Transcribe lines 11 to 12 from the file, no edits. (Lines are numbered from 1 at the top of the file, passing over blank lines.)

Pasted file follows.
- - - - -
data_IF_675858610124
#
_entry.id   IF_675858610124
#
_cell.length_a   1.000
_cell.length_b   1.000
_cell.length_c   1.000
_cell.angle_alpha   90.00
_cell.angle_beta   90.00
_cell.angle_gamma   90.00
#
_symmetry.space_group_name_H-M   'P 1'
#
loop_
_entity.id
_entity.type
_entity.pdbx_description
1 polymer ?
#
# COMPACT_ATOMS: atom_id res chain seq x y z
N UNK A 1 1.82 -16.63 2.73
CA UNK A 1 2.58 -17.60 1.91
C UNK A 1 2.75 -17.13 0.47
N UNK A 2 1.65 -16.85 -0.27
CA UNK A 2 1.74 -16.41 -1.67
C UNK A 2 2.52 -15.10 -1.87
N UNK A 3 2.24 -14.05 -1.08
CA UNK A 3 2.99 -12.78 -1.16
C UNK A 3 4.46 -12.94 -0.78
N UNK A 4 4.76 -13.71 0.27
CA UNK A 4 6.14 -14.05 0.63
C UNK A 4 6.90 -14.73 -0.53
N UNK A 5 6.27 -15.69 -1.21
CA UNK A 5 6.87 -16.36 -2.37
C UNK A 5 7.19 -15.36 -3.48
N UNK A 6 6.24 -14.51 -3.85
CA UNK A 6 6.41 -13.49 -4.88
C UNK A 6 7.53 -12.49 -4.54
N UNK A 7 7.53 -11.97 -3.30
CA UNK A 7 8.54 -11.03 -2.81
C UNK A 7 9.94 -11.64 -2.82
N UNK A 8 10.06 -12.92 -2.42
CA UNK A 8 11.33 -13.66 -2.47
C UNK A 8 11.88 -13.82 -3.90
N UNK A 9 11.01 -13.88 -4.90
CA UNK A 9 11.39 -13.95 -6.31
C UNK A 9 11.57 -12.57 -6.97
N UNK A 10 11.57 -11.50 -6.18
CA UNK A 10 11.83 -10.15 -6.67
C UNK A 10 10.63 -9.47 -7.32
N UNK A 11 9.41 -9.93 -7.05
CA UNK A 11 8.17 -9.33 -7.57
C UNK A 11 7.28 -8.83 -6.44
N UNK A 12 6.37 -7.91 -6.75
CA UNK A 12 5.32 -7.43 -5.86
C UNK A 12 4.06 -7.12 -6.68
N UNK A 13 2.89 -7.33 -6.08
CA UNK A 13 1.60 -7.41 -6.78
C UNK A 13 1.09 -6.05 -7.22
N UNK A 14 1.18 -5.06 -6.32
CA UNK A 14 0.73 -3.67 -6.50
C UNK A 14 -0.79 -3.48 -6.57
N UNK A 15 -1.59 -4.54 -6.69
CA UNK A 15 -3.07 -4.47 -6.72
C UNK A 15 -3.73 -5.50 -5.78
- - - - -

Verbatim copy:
#
_symmetry.space_group_name_H-M   'P 1'